Processing of information presents a lucrative opportunity for India just like information technology in the past and Indian policymakers need to be more "thoughtful and pragmatic" on data localisation, Singaporean lender DBS's chief executive Piyush Gupta said on Wednesday.
India-born Gupta said countries become very "uncomfortable" to deal with a jurisdiction where free inflow of data is allowed but the same is not reciprocated and also termed the Indian policy-making approach as one of "shooting own goals".
The comments come at a time when India has been barring companies from moving data outside the country and has laid out strict rules on localisation especially for the financial services sector.
"Data nationalism is not just an Indian phenomenon. However, we are going to see this (information processing) as a huge possibility for the country. Then, we have to make sure that we understand that free flow of data to and fro is going to be critical," Gupta said while speaking at the Global Business Summit here.
It is hard to anticipate a world where India insists on no data moving out but wants other countries to use it as a hub for information processing, he said, adding that there can be many services where Indian companies can use artificial intelligence and machine learning-based tools to render services to the outside world.
"We need to be lot more thoughtful and pragmatic about what our data policies are, what needs to be onshore, how we can leverage on the free flow of data," he said.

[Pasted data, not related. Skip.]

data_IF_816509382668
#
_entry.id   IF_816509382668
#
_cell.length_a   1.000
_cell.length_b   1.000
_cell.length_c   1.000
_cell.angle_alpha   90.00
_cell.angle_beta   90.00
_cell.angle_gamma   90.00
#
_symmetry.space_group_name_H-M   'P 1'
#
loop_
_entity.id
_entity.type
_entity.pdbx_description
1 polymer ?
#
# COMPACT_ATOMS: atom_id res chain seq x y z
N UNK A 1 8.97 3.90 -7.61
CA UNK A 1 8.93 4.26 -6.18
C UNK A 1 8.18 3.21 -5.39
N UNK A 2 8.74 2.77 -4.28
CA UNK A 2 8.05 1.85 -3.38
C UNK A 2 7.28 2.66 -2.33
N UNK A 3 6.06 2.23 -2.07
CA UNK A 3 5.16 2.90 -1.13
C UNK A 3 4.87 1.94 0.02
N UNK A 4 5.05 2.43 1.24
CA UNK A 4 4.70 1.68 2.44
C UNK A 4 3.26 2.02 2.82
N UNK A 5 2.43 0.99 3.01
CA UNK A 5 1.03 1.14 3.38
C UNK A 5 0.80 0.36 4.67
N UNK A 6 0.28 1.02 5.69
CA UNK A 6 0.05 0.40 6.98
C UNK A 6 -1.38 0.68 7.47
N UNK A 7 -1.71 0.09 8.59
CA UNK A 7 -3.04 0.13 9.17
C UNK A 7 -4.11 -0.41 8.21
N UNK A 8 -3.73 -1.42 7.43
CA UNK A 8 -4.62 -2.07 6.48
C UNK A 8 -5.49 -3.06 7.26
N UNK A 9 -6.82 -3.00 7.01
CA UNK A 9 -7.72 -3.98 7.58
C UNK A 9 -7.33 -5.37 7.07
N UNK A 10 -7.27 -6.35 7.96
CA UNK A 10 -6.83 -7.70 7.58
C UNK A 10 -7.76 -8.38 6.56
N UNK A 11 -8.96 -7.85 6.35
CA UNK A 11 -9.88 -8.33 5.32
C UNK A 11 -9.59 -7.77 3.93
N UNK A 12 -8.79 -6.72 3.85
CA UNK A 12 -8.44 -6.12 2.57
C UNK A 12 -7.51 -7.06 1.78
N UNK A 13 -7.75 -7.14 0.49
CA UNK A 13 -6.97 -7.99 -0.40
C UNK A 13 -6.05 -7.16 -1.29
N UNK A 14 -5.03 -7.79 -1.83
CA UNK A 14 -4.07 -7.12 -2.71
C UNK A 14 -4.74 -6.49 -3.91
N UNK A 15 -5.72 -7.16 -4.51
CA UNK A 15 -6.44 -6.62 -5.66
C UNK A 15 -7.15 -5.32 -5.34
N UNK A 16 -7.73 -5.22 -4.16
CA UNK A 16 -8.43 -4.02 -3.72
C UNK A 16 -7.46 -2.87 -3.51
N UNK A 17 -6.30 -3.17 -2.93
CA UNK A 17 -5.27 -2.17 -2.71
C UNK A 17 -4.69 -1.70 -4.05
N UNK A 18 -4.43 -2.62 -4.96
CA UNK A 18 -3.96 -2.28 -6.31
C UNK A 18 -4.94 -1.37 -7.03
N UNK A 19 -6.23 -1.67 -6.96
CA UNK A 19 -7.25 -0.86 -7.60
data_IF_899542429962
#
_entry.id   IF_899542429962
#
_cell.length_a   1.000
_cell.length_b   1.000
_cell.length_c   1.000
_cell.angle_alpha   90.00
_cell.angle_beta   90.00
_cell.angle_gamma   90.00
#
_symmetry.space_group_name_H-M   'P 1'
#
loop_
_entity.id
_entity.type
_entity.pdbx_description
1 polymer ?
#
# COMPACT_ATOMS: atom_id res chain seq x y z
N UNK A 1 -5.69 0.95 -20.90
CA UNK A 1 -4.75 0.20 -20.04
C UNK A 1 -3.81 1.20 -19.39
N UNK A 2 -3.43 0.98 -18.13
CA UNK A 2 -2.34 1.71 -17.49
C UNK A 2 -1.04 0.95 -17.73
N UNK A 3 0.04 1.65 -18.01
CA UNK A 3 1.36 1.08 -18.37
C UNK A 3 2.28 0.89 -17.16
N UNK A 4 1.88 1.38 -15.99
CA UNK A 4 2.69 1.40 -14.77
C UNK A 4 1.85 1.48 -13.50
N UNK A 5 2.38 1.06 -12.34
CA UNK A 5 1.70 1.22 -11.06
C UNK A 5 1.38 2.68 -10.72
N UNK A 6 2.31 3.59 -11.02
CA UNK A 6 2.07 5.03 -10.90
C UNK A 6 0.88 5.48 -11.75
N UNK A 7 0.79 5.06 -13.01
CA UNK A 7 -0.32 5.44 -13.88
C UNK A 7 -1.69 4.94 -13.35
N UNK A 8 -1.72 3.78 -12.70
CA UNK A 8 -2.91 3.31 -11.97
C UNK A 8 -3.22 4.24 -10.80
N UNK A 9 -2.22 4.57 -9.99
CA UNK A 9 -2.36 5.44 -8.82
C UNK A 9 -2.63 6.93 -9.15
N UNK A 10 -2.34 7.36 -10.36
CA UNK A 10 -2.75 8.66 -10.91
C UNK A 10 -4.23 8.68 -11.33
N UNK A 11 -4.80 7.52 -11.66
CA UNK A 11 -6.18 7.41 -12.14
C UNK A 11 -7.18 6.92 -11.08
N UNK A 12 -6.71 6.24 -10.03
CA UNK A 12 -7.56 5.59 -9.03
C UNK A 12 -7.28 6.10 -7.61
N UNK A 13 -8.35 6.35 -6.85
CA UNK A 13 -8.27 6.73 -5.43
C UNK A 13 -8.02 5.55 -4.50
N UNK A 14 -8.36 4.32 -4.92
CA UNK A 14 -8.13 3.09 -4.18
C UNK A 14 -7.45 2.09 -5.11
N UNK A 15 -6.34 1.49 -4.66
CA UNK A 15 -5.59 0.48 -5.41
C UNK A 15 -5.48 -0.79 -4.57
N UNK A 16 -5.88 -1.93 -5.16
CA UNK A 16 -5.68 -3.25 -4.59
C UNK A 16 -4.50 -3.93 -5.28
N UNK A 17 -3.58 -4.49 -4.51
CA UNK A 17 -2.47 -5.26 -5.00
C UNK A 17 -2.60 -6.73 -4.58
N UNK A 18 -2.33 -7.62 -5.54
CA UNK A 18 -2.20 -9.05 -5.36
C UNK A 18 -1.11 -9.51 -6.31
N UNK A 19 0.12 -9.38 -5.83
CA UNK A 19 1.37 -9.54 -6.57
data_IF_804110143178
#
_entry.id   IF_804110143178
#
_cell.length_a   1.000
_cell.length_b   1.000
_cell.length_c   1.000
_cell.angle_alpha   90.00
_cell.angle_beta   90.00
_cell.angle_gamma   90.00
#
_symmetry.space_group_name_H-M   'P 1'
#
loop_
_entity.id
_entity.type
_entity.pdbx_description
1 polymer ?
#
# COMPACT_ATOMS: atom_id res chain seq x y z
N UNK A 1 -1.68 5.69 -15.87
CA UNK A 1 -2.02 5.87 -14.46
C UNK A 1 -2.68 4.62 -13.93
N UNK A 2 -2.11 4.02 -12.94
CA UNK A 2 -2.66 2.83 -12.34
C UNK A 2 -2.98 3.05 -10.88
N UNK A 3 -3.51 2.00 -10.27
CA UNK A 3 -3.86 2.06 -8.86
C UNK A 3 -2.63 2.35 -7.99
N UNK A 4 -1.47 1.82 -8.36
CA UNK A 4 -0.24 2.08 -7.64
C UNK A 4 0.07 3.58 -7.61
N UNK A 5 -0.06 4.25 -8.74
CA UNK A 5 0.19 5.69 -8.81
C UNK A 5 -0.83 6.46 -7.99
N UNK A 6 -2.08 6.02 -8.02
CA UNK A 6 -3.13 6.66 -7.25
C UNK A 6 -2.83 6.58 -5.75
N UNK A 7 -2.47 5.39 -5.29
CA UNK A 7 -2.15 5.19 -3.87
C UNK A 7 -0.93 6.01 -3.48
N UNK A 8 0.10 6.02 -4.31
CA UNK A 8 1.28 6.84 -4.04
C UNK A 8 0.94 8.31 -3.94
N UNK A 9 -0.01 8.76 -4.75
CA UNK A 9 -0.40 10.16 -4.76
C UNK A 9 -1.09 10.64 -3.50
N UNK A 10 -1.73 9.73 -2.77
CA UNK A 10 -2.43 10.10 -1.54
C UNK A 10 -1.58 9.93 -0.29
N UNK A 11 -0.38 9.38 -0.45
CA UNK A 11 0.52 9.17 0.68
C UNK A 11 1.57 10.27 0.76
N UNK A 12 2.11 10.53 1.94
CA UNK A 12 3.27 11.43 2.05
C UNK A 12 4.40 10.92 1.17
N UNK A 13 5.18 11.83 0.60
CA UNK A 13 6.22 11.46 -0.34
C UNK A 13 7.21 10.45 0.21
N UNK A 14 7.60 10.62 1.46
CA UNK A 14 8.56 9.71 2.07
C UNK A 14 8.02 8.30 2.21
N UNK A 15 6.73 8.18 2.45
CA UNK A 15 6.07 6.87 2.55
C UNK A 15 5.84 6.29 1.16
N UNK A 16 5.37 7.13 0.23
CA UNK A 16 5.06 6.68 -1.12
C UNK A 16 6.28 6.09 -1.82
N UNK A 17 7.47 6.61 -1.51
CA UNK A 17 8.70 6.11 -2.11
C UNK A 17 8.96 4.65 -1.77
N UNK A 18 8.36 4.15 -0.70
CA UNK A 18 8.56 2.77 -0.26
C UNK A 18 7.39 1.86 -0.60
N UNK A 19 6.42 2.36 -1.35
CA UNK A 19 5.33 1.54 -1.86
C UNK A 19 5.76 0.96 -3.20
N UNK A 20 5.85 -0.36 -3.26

"I think a lot of countries and firms are uncomfortable with one way traffic that data needs to move into a country but can't move out of the country. That's clearly something the government needs to think a lot about," Gupta noted.
As a prescription, Gupta suggested a better policy would be to say that one set of data must be stored onshore and allow firms and companies who need to use it to aggregate at a global level to ship it out as well.
Gupta said India can become home for more manufacturing capacity which is right now moving out of China as part of the global supply chain rebalancing but stressed on the need to have a single agency which can help a potential investor deal with the difficulties.
He said Indian labour productivity levels are also not as high as in China, which makes it necessary to devote attention to the issue through interventions, including re-skilling people.
DBS wants to expand its consumer-facing business in India and opted to establish a local subsidiary because of the same, he said, adding that the lender will be cautious on retail lending in the next few months.